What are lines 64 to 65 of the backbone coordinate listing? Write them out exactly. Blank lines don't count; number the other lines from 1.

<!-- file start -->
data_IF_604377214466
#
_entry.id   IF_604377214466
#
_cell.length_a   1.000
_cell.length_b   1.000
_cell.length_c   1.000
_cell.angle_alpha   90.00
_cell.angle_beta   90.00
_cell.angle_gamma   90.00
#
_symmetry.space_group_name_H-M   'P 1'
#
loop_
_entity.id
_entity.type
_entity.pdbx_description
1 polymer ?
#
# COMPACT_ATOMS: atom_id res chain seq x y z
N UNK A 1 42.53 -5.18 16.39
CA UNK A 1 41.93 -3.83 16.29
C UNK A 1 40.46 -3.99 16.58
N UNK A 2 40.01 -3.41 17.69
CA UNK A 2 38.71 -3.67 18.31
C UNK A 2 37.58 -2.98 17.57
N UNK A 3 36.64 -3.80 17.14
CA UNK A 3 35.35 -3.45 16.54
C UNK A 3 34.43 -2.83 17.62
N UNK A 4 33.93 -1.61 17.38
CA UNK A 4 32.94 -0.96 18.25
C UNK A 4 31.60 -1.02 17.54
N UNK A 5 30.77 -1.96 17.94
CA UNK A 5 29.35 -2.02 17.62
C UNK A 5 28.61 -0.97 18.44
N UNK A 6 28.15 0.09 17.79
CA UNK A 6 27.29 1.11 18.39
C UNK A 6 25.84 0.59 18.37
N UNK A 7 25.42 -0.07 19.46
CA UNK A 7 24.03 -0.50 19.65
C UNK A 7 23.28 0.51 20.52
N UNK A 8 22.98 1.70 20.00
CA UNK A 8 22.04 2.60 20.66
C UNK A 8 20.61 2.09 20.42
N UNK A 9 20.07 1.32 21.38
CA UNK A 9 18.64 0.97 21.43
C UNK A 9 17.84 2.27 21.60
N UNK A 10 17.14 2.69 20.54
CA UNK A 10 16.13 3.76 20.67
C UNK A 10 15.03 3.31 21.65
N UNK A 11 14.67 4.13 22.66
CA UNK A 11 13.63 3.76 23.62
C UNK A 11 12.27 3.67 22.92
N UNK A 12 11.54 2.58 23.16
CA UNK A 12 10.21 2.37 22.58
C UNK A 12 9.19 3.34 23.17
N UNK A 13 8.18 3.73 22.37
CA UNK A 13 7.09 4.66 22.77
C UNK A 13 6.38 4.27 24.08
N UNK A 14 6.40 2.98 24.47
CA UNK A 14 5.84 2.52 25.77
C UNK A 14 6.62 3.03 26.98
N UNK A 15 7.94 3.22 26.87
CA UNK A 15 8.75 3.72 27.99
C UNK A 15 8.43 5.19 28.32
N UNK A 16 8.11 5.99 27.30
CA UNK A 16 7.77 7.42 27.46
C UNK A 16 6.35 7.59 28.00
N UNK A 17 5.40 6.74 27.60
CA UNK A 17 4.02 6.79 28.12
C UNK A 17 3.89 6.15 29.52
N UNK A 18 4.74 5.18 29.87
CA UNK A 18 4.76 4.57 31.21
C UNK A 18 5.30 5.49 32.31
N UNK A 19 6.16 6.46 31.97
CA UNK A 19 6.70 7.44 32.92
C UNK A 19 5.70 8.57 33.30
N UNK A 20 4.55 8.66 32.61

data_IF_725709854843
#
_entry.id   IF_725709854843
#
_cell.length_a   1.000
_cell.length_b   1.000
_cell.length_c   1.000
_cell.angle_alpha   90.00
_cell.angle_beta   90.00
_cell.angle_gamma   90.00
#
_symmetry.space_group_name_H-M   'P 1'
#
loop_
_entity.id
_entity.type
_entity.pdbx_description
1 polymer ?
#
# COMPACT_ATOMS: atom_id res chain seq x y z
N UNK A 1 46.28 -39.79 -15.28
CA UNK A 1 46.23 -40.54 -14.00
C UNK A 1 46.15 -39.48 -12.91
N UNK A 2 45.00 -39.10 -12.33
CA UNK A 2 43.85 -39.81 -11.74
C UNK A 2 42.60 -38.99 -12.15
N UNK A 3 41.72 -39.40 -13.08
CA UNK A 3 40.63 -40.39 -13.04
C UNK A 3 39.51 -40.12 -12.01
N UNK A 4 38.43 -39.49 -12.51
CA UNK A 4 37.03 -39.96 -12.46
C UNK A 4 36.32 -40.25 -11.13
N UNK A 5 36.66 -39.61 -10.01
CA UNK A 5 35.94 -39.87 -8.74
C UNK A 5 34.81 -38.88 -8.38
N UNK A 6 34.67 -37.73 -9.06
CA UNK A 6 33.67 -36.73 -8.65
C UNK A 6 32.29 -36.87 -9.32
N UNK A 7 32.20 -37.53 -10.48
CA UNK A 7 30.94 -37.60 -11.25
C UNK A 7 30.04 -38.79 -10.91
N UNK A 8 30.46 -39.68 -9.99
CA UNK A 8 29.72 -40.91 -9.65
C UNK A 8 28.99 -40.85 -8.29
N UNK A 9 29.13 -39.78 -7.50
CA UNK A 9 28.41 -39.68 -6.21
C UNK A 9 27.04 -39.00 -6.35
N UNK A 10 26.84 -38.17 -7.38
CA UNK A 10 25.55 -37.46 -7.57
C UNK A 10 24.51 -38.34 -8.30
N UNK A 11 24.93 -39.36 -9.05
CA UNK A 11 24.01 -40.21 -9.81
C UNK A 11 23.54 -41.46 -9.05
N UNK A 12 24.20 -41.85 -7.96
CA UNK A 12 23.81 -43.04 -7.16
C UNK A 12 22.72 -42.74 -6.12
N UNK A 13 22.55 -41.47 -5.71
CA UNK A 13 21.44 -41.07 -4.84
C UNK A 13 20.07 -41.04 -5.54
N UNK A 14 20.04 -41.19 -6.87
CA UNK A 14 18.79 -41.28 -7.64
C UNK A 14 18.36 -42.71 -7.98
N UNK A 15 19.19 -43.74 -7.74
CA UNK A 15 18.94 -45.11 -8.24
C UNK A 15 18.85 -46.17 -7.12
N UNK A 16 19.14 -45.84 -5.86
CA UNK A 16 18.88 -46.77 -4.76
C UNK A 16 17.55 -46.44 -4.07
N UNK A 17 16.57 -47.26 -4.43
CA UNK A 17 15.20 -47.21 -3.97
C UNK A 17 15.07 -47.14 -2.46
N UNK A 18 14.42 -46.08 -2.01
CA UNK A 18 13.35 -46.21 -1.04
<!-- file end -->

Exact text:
CA UNK A 15 8.75 3.72 27.99
C UNK A 15 8.43 5.19 28.32